Jo’s Cervical Cancer Trust explains how practice nurses can support trans men and/or non-binary people through the cervical screening process.
We know how much cervical screening – a test which prevents 75% of cervical cancer cases – has been impacted by the pandemic. In your practice it may have been much harder to provide your usual service, due to changing national or local guidance, on top of staff sickness or redeployment. For many patients, the pandemic has added an extra layer of difficulty to attending a cervical screening appointment. Yet, long before coronavirus, there were many groups who already faced significant challenges around cervical screening attendance – and one of those groups is trans men and/or non-binary people with a cervix.
For this group, the test might be harder for reasons related to their gender identity. However this can be on top of common barriers that affect the wider eligible screening population too. Here, we’re going to talk about the factors specific to this group.
Processes and disclosure
Invitation to cervical screening itself can be the first stumbling block. Only those registered as female with their GP are automatically invited by the call and recall system, meaning trans men and/or non-binary people with a cervix registered as male either have to request a test or be offered it. Disclosure of a trans or non-binary identity can be difficult. It can trigger distressing feelings or dysphoria within that person, in addition to the fear of potential repercussions – for example, transphobia or discrimination.
This requires practice nurses to engage with these individuals in an understanding and supportive way, and establishing a different process that works for your patient. Creating a safe environment throughout the practice, in which someone can feel open and honest, is crucial.
There’s something that everyone in the practice, clinical or non-clinical, can do to help. Here are our top tips for doing this:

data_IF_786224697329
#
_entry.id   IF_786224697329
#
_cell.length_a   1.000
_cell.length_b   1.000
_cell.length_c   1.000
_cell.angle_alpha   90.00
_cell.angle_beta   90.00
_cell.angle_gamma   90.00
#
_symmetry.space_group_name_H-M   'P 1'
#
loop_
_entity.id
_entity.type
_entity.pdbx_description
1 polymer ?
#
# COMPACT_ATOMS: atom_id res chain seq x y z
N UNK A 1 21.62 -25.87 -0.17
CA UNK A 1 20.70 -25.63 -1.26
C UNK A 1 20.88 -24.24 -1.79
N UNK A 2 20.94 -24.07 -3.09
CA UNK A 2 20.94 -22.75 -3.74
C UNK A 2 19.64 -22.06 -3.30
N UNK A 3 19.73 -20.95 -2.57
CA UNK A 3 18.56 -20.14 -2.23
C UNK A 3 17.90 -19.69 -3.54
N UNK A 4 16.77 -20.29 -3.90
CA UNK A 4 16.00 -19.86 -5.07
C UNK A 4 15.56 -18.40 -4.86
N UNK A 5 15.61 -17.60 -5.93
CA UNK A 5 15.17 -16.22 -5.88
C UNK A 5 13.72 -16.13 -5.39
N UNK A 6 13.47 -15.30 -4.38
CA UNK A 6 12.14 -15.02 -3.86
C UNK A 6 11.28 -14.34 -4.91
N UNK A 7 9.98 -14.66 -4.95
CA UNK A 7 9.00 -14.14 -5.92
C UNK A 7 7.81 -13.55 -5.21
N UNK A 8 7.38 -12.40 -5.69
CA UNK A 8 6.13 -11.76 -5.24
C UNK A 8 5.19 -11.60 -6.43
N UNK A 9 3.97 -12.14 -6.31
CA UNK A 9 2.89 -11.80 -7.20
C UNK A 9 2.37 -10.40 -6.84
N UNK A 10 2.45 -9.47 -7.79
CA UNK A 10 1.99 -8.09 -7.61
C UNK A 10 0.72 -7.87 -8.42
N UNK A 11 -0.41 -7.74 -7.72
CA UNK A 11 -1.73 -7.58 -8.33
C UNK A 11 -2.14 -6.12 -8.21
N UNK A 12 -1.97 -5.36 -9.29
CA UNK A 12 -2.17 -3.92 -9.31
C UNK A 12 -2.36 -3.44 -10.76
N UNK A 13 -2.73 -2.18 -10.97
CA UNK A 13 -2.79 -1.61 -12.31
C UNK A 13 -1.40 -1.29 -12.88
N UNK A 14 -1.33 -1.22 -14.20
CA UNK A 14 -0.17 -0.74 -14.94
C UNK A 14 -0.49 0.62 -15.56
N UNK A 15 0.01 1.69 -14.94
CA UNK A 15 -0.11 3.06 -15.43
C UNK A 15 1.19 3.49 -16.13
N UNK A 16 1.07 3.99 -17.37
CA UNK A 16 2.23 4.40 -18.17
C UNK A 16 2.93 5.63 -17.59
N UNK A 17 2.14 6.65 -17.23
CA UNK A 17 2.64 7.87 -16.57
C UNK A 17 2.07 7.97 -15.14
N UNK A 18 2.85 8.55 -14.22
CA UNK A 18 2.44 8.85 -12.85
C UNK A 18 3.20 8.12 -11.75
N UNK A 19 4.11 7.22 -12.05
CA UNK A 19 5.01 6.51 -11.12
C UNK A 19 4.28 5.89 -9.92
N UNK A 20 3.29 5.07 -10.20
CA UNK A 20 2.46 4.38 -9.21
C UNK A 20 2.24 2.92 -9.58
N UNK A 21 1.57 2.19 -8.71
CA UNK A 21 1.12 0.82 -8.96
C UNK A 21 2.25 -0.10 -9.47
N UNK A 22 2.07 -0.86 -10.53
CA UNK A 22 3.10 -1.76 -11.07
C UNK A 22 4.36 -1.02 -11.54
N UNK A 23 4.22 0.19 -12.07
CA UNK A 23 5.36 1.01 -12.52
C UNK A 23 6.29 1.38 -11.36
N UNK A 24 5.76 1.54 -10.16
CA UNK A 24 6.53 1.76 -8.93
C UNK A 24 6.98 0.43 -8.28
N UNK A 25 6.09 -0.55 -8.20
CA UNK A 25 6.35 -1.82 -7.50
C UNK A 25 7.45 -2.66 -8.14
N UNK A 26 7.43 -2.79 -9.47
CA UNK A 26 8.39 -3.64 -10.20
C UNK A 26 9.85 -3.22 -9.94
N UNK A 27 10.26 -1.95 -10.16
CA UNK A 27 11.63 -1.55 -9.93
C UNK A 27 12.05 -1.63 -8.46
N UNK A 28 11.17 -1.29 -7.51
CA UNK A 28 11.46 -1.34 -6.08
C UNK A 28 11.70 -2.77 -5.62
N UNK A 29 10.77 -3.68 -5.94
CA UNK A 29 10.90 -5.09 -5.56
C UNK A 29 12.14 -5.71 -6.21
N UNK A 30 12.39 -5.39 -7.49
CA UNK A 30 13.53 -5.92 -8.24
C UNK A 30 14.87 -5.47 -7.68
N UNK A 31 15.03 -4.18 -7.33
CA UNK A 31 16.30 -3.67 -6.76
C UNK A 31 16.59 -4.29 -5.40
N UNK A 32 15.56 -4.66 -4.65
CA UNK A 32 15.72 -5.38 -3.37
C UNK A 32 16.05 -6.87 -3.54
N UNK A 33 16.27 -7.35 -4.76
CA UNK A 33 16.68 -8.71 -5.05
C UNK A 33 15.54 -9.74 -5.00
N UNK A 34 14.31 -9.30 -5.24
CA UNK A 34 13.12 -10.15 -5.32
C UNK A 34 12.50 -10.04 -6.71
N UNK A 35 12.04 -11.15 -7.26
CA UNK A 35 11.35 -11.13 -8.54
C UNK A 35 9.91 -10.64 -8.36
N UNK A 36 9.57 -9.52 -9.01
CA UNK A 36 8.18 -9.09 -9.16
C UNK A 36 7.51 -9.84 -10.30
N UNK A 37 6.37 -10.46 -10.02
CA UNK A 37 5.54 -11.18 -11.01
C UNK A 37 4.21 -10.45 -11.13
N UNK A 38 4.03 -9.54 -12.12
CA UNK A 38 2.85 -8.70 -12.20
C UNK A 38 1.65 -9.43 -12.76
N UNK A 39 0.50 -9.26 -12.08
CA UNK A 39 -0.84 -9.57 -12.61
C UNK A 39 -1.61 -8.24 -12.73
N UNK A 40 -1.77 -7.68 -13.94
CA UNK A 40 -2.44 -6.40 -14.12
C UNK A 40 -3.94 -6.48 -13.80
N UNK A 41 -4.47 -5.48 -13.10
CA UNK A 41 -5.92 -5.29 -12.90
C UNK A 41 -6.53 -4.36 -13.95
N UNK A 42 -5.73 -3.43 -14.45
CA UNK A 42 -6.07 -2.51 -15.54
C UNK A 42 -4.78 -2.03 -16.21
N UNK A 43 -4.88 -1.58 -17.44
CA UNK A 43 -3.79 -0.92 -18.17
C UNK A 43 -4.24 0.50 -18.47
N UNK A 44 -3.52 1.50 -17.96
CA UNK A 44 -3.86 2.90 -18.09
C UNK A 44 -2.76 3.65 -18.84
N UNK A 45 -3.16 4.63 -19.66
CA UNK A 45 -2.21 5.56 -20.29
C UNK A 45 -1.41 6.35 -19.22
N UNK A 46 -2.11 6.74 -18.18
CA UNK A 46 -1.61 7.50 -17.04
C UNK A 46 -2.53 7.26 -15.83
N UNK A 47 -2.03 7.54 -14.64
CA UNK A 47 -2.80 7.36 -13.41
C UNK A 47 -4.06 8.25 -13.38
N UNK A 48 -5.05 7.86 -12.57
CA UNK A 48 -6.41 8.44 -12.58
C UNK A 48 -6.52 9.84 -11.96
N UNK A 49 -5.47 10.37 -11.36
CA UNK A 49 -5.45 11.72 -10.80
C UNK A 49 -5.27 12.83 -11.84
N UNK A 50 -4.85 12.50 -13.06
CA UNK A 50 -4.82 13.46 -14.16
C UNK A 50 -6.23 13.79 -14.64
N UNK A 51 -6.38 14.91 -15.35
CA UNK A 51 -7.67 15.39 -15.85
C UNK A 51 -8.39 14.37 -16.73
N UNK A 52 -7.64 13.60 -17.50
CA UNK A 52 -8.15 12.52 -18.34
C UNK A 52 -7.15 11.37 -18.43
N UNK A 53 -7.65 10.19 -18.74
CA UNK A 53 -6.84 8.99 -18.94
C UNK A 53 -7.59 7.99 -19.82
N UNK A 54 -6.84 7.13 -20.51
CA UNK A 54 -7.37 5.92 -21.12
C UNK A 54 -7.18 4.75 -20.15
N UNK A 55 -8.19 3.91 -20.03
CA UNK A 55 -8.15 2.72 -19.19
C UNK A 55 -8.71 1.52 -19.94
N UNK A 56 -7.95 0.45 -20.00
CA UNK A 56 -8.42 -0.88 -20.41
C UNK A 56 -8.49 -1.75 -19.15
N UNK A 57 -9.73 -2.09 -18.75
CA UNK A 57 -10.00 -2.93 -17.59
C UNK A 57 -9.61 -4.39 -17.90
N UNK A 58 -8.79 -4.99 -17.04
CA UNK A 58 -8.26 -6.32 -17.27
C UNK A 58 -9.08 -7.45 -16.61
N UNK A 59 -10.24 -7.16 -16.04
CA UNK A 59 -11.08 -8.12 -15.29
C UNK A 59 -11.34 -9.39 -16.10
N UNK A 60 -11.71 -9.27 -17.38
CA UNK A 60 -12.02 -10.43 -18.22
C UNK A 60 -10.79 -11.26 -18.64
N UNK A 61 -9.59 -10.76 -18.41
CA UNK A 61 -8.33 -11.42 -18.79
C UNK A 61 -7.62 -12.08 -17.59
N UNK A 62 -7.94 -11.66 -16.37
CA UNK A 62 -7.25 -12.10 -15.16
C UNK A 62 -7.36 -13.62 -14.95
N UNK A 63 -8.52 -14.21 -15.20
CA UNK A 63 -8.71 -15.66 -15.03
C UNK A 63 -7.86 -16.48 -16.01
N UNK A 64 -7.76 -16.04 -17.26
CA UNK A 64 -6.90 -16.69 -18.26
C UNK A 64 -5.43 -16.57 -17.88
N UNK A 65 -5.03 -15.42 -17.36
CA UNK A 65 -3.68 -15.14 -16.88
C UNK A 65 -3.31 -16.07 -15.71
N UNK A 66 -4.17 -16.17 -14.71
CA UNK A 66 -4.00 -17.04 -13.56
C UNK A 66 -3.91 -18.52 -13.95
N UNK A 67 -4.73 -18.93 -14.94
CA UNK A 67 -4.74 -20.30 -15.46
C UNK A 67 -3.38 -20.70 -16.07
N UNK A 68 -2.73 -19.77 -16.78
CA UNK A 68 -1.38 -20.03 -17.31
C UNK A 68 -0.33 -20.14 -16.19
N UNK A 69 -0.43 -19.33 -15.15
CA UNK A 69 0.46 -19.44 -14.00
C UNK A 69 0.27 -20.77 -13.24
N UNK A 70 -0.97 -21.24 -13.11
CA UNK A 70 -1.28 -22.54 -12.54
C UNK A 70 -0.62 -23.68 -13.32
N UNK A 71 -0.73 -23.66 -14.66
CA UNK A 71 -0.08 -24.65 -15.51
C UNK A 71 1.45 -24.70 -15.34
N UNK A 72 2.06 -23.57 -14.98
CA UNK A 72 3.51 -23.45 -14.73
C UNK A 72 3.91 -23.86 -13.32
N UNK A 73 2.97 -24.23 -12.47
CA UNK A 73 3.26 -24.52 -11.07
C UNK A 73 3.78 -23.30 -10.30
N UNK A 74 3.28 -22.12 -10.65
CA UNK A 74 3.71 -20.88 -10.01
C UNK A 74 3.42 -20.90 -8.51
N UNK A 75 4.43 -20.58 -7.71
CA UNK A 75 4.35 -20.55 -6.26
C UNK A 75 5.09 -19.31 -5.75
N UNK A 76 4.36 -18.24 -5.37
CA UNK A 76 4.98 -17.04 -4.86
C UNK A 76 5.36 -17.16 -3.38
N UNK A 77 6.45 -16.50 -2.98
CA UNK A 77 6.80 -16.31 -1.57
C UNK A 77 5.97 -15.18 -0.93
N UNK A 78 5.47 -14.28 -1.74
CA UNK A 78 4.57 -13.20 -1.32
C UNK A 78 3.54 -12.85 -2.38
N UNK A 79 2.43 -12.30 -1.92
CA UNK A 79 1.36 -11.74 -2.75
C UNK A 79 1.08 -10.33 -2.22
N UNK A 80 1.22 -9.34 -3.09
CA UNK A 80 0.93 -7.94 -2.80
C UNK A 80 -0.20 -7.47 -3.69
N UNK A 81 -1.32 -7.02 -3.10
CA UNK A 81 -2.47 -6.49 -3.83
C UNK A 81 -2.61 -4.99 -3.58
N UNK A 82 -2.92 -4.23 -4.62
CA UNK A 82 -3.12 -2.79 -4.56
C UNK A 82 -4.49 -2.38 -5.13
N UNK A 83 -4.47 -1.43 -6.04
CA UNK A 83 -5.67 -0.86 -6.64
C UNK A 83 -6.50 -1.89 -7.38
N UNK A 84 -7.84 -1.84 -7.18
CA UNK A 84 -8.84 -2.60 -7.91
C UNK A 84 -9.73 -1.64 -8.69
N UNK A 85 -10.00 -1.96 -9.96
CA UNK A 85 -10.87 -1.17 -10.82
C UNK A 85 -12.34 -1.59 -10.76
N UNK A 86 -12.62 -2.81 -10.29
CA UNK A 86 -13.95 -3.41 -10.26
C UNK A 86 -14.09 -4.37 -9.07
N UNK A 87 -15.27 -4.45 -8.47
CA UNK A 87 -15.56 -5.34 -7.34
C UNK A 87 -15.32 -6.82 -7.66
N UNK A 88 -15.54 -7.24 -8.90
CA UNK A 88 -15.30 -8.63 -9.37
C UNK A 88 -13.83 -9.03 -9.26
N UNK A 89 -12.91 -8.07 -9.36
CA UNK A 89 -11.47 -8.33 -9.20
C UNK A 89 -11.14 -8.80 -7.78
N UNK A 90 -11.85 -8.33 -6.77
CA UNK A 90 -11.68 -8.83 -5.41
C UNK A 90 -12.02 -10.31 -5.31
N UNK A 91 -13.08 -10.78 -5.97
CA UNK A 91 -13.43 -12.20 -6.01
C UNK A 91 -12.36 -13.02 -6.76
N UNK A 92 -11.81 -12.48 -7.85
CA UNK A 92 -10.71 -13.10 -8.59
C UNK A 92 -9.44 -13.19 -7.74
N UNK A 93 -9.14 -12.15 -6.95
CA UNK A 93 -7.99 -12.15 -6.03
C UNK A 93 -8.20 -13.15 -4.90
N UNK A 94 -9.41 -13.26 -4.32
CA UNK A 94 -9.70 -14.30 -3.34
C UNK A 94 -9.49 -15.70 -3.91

· Avoid making assumptions about gender identity based on visual factors
· Offer alternative ways to disclose, such as writing it down, or having a trusted person speak on their behalf
· Be discreet and respectful. If you want to check whether someone is there for cervical screening, you could use phrases like “We have you booked in for a cervical screening appointment. Is that right?”
· Have a conversation about confidentiality, explaining that medical records are not discussed with anybody else
· Consider how you can make it clear your practice is an safe and inclusive environment (e.g. Rainbow lanyards, posters referencing LGBT+ inclusive healthcare)
A positive experience at one healthcare appointment, such as cervical screening, can encourage positive health seeking behaviour in the future. Here, we’ve given you some simple language choices and tips you can use to help trans people feel included, understood and welcomed:
· Agree on the language you’ll use before the test starts – you can ask how they would like their body parts referred to
· Ask questions if you are unsure, such as ‘What is your gender?’ or ‘What pronouns should I use for you?’ Asking questions is a great way to show that you want to understand and recognise somebody’s gender identity, so don’t be afraid to do so.
· Listen to your patient, and mirror their language – ‘trans’ may be a necessary qualifier as to why someone needs cervical screening, but if someone refers to themselves as a ‘man’ then you can reflect this.
· Try not to make assumptions about things like who their sexual partners are, as trans people can have any sexual orientation just like anyone else.
· If you, or other staff in your practice don’t feel confident supporting trans and/or non-binary people, look to the LGBT Foundation’s ‘Pride in Practice’ programme which can help increase your knowledge and confidence of LGBT+ inclusion
If your patient is taking testosterone, there are some physical changes which may make cervical screening less comfortable. Vaginal atrophy is a common side effect which may make speculum insertion painful. Things which may help include:
· Offering a smaller speculum size
· Offering more lubrication
· Offering topical oestrogen, as a cream or a tablet, if it’s acceptable to your patient
It’s difficult to overstate the importance of the relationship established between sample taker and patient. Your actions and words could be the difference between someone feeling able to have their test and not. By taking these steps you will be supporting someone to have this important health test, as well as making it more likely that they will come back again.